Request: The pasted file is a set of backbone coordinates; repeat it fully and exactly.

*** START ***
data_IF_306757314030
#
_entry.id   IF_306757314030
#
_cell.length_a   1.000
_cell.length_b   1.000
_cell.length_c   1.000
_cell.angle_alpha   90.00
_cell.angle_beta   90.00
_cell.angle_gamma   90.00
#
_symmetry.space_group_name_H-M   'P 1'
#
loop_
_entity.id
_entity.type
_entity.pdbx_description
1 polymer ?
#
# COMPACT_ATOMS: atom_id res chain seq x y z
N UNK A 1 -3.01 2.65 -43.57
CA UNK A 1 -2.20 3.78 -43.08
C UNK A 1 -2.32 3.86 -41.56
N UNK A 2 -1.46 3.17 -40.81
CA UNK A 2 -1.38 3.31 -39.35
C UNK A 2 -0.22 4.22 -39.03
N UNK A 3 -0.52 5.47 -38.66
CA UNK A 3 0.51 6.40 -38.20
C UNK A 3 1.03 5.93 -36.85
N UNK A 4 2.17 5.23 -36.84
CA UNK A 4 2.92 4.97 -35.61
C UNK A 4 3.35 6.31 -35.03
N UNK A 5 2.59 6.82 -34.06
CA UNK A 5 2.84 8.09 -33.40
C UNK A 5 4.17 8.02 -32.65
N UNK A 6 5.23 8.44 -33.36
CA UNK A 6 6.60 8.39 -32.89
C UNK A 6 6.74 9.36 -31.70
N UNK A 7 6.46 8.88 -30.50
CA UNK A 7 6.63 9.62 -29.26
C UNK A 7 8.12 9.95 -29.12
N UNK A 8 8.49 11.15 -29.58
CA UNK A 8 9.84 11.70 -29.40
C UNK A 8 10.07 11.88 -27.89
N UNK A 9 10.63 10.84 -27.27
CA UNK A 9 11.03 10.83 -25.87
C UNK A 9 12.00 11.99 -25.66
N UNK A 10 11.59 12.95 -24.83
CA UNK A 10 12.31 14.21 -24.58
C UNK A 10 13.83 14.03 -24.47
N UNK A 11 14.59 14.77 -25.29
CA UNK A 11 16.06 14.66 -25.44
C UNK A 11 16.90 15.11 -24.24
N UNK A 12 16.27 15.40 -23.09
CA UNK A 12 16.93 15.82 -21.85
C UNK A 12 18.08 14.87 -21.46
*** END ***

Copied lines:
data_IF_306757314030
#
_entry.id   IF_306757314030
#
_cell.length_a   1.000
_cell.length_b   1.000
_cell.length_c   1.000
_cell.angle_alpha   90.00
_cell.angle_beta   90.00
_cell.angle_gamma   90.00
#
_symmetry.space_group_name_H-M   'P 1'
#
loop_
_entity.id
_entity.type
_entity.pdbx_description
1 polymer ?
#
# COMPACT_ATOMS: atom_id res chain seq x y z
N UNK A 1 -3.01 2.65 -43.57
CA UNK A 1 -2.20 3.78 -43.08
C UNK A 1 -2.32 3.86 -41.56
N UNK A 2 -1.46 3.17 -40.81
CA UNK A 2 -1.38 3.31 -39.35
C UNK A 2 -0.22 4.22 -39.03
N UNK A 3 -0.52 5.47 -38.66
CA UNK A 3 0.51 6.40 -38.20
C UNK A 3 1.03 5.93 -36.85
N UNK A 4 2.17 5.23 -36.84
CA UNK A 4 2.92 4.97 -35.61
C UNK A 4 3.35 6.31 -35.03
N UNK A 5 2.59 6.82 -34.06
CA UNK A 5 2.84 8.09 -33.40
C UNK A 5 4.17 8.02 -32.65
N UNK A 6 5.23 8.44 -33.36
CA UNK A 6 6.60 8.39 -32.89
C UNK A 6 6.74 9.36 -31.70
N UNK A 7 6.46 8.88 -30.50
CA UNK A 7 6.63 9.62 -29.26
C UNK A 7 8.12 9.95 -29.12
N UNK A 8 8.49 11.15 -29.58
CA UNK A 8 9.84 11.70 -29.40
C UNK A 8 10.07 11.88 -27.89
N UNK A 9 10.63 10.84 -27.27
CA UNK A 9 11.03 10.83 -25.87
C UNK A 9 12.00 11.99 -25.66
N UNK A 10 11.59 12.95 -24.83
CA UNK A 10 12.31 14.21 -24.58
C UNK A 10 13.83 14.03 -24.47
N UNK A 11 14.59 14.77 -25.29
CA UNK A 11 16.06 14.66 -25.44
C UNK A 11 16.90 15.11 -24.24
N UNK A 12 16.27 15.40 -23.09
CA UNK A 12 16.93 15.82 -21.85
C UNK A 12 18.08 14.87 -21.46